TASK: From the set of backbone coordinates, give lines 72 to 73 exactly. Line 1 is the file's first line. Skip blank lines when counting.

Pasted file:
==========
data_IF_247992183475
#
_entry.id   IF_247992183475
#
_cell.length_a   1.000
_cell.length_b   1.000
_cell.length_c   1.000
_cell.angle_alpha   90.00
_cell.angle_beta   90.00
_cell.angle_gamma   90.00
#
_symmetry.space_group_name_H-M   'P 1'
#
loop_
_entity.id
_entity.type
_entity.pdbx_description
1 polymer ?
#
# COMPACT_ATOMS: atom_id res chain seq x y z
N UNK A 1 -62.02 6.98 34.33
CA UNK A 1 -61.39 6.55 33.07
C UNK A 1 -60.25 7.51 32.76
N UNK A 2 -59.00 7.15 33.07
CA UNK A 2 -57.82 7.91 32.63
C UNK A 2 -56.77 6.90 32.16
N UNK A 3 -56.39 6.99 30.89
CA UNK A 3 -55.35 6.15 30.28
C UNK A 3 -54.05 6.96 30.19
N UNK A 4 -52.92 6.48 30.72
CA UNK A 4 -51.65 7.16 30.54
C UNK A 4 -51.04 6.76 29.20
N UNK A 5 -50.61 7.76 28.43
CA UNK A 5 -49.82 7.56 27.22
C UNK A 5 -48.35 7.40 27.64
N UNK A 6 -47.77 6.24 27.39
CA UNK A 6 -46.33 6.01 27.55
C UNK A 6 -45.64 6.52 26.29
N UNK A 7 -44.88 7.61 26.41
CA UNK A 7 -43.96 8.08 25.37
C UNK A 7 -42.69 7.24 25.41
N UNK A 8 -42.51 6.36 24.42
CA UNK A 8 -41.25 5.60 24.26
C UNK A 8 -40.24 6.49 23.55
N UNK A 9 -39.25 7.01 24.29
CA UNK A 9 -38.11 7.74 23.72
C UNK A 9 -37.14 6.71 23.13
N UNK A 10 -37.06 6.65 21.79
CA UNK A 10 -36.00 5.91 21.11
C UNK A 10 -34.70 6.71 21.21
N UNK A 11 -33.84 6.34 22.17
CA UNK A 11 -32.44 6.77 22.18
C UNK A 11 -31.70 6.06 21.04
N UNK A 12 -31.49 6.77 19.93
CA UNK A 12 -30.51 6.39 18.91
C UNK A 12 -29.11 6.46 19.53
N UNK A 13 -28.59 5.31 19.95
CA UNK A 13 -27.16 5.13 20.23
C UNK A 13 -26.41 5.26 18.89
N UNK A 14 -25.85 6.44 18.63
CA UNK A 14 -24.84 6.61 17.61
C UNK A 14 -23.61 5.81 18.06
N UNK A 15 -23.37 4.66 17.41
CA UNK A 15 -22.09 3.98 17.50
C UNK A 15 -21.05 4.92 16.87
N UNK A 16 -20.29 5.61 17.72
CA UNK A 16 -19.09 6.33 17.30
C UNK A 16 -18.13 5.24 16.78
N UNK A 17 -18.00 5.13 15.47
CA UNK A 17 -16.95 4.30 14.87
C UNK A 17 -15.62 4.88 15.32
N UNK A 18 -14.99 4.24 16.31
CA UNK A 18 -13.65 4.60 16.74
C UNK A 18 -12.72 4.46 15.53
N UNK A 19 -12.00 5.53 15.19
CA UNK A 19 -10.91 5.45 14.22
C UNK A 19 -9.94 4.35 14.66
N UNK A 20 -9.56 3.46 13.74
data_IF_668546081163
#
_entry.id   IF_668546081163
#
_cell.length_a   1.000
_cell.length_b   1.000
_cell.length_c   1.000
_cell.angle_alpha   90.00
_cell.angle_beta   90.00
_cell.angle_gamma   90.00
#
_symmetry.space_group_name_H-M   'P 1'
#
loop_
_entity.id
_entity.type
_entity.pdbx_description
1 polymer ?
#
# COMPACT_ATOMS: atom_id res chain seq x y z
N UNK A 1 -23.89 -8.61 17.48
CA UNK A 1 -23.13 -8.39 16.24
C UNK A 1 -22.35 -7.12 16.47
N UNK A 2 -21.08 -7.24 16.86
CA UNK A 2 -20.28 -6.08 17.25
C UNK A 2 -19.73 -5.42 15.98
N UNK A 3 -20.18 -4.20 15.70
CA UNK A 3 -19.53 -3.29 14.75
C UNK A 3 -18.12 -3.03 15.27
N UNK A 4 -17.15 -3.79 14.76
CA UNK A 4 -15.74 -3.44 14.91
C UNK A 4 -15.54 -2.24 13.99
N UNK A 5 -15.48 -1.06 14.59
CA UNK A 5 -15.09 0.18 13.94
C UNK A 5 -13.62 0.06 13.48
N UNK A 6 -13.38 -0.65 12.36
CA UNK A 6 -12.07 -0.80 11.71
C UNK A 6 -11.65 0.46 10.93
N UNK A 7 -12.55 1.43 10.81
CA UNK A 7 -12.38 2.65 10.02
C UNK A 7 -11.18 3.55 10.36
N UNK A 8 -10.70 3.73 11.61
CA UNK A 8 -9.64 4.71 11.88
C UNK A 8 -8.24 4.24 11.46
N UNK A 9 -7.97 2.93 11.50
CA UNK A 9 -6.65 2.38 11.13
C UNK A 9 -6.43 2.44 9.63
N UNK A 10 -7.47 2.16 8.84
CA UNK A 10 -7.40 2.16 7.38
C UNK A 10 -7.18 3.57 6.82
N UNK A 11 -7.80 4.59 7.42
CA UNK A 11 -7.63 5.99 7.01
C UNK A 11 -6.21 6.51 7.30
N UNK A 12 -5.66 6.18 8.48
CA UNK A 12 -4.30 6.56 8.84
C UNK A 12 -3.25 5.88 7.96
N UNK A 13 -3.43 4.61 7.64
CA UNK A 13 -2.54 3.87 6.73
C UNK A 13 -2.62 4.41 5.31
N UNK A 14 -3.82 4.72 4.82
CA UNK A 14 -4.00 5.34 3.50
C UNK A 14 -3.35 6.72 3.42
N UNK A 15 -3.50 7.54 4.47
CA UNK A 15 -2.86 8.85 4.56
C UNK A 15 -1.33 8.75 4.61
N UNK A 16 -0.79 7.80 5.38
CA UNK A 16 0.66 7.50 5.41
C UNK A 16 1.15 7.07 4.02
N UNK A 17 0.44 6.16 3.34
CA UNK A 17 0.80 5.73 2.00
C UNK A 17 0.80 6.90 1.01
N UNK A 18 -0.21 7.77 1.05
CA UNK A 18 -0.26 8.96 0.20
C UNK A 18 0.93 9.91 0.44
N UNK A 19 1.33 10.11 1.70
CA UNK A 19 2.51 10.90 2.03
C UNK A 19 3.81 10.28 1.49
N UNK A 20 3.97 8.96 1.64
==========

N UNK A 18 -14.99 4.24 16.31
CA UNK A 18 -13.65 4.60 16.74